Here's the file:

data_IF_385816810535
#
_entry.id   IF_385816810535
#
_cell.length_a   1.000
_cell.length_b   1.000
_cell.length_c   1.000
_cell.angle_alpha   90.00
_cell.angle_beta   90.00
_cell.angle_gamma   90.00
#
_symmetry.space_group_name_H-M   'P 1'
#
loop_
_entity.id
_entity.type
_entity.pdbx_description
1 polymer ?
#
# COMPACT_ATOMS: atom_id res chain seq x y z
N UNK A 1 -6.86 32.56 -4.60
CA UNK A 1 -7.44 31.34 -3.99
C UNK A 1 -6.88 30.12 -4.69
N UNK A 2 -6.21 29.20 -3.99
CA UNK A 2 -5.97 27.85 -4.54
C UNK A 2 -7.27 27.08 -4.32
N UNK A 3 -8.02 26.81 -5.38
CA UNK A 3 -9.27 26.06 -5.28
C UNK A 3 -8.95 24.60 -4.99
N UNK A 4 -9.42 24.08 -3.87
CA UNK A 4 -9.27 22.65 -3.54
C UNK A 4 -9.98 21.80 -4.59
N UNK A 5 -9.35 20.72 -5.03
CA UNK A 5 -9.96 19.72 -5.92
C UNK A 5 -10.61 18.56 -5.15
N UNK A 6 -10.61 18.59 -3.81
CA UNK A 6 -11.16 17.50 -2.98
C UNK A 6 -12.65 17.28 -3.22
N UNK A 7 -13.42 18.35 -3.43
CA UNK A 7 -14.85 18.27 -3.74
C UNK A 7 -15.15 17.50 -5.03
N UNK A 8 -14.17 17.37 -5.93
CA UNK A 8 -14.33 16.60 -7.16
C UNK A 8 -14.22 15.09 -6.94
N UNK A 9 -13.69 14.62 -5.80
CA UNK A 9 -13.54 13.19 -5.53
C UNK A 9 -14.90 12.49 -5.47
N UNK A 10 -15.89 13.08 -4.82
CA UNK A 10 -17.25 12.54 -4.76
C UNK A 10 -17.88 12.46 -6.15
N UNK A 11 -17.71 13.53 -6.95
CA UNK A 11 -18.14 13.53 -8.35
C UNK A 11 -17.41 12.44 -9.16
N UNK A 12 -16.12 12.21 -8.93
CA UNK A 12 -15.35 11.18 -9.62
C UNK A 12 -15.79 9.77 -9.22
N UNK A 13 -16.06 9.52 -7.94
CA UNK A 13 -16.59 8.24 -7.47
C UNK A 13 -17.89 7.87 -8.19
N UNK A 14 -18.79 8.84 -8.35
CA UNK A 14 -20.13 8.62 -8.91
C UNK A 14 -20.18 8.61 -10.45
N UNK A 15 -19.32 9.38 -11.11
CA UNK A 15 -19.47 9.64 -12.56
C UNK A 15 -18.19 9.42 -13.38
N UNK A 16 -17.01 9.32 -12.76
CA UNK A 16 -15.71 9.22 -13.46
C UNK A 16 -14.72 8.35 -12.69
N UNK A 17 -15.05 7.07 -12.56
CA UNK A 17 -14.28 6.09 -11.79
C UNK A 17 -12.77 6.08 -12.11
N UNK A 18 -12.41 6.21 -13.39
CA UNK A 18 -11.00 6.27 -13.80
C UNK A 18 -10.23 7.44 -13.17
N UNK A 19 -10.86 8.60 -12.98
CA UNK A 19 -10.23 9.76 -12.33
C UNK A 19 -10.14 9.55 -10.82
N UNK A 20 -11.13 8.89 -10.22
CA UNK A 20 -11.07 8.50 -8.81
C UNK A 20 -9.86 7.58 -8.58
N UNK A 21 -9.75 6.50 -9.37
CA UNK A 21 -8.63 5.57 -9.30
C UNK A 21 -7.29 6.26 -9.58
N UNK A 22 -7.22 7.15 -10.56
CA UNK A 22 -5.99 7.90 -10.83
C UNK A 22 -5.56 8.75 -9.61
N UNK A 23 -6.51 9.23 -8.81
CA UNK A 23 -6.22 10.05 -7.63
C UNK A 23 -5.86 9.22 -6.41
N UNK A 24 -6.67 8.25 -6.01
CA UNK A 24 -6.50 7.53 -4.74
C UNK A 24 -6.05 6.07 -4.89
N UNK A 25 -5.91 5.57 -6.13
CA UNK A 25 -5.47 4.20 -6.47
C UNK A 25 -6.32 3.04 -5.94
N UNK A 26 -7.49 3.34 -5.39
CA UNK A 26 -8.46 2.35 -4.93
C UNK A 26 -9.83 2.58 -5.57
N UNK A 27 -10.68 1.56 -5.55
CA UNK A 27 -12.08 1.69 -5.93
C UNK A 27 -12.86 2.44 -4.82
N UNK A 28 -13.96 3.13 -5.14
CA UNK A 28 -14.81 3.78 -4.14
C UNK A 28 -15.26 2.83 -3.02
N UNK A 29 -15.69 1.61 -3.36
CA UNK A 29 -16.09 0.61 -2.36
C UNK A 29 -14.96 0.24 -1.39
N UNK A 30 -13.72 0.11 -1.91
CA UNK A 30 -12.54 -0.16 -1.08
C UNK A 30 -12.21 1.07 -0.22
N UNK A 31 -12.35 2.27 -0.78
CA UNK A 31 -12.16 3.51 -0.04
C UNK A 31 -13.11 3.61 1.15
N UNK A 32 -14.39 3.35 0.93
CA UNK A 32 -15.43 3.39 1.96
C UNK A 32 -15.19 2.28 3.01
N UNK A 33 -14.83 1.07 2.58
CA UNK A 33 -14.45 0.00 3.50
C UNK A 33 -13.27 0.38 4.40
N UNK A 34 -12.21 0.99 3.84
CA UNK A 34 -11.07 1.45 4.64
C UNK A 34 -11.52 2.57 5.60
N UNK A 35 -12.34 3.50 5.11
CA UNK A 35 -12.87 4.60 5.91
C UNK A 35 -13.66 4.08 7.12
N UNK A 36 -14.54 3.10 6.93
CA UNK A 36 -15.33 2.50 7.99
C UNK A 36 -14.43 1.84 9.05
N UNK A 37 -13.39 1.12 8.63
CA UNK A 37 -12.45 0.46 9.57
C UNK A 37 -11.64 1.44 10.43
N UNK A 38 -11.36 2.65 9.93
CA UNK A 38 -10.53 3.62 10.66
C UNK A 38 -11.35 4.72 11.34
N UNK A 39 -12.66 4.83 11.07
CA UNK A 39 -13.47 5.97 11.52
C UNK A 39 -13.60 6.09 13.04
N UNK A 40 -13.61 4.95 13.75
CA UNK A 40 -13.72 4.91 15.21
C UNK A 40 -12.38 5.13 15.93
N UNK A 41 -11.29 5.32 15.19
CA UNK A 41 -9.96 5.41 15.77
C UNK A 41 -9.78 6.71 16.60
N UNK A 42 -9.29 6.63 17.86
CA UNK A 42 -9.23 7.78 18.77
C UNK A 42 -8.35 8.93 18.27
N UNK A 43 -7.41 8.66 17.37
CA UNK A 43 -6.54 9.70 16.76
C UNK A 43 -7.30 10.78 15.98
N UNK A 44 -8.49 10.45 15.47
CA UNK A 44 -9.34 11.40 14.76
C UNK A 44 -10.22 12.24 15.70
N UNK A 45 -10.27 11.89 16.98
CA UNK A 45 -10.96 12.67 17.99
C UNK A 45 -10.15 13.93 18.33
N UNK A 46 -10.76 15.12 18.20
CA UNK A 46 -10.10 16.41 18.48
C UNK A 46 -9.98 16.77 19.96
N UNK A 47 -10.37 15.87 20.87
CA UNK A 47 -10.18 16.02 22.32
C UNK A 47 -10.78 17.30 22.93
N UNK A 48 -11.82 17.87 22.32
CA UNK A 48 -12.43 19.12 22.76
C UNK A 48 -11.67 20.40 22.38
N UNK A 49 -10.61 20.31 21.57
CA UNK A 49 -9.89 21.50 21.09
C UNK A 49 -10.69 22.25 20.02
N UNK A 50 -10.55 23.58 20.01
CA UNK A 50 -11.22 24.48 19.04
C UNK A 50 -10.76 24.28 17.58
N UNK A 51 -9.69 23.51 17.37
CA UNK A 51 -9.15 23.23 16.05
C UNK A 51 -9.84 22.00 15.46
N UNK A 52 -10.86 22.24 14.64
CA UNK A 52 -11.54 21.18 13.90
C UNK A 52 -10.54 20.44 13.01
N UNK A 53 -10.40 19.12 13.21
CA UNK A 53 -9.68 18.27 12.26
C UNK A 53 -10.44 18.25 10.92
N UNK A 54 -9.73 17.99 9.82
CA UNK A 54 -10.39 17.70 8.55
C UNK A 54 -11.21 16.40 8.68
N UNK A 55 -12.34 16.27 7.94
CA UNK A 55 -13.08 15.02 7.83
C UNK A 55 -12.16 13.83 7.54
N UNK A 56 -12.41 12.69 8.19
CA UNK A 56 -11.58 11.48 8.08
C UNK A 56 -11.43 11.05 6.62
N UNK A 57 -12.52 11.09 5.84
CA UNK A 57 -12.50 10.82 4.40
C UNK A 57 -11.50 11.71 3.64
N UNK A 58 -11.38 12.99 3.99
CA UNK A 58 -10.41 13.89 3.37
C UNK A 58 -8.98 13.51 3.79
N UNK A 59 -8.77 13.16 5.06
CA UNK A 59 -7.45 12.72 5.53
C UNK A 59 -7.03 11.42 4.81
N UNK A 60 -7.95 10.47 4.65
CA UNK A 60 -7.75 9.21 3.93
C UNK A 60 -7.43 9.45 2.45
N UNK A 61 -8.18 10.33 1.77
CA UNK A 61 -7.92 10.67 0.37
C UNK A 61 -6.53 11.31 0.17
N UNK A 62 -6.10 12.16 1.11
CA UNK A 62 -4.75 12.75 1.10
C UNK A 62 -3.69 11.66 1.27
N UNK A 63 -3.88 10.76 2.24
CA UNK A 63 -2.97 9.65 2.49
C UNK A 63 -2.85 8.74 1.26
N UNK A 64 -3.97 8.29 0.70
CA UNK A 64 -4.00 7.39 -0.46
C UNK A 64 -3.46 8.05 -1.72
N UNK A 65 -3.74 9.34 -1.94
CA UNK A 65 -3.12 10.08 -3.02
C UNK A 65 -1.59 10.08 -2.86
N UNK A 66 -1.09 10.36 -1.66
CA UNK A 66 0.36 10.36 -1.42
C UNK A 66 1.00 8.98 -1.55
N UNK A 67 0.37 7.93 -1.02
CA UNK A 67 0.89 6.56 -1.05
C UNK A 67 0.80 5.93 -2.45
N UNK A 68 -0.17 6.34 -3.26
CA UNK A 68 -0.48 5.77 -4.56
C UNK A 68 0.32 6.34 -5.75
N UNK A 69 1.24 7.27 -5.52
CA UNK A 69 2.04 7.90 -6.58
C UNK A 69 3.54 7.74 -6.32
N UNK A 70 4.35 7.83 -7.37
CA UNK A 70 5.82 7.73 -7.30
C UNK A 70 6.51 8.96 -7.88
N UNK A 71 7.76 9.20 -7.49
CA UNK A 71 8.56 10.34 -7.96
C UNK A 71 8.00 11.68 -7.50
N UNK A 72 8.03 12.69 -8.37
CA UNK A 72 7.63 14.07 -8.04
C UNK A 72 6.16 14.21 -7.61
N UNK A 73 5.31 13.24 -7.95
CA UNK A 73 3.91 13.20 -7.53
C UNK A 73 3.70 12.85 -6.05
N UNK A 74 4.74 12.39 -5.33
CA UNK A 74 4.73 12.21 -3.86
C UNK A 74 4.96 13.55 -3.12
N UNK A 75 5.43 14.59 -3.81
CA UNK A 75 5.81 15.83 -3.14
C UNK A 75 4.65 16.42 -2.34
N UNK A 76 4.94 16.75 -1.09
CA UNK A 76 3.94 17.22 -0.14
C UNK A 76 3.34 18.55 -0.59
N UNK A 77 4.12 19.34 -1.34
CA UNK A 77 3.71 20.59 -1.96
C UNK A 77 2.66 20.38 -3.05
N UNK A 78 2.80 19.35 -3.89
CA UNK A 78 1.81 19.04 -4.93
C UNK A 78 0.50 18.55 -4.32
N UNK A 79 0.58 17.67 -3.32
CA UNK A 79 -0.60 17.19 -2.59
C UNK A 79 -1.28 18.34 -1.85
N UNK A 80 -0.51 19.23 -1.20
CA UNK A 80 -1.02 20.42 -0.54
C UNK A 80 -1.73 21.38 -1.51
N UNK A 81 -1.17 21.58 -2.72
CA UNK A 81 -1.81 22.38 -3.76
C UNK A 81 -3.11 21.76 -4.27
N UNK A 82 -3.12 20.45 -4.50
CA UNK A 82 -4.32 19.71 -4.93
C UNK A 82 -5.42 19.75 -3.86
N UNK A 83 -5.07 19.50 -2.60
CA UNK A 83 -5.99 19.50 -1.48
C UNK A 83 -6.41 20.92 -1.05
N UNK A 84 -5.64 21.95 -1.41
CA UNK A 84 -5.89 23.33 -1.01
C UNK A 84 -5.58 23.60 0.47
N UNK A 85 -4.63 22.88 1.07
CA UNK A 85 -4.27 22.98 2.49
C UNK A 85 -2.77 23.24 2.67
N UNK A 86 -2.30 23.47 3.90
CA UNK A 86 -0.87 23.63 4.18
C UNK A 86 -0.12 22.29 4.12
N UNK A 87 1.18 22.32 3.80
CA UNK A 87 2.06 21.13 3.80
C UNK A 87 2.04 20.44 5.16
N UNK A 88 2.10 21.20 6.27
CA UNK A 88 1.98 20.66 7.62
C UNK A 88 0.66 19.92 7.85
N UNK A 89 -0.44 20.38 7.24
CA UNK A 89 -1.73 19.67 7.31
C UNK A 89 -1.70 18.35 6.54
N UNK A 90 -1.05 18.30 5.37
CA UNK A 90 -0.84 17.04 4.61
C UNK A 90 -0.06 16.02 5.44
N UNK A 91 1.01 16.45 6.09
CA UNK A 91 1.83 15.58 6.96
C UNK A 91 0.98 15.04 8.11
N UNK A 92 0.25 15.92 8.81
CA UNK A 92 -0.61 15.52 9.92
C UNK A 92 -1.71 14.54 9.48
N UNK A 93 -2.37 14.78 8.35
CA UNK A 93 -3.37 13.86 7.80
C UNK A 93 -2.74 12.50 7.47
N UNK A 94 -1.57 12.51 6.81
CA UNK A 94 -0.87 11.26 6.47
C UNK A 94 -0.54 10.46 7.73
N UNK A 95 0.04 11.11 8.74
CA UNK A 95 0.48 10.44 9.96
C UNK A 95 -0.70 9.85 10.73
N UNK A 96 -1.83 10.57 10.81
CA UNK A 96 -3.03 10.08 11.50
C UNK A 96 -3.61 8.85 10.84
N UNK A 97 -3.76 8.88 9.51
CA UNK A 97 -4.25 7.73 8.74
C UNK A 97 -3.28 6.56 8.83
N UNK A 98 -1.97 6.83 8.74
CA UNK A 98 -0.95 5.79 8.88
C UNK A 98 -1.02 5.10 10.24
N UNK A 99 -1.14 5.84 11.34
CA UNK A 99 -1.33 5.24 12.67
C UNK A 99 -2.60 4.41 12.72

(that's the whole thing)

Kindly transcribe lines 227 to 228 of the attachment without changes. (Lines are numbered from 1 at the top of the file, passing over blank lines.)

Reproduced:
C UNK A 69 3.54 7.74 -6.32
N UNK A 70 4.35 7.83 -7.37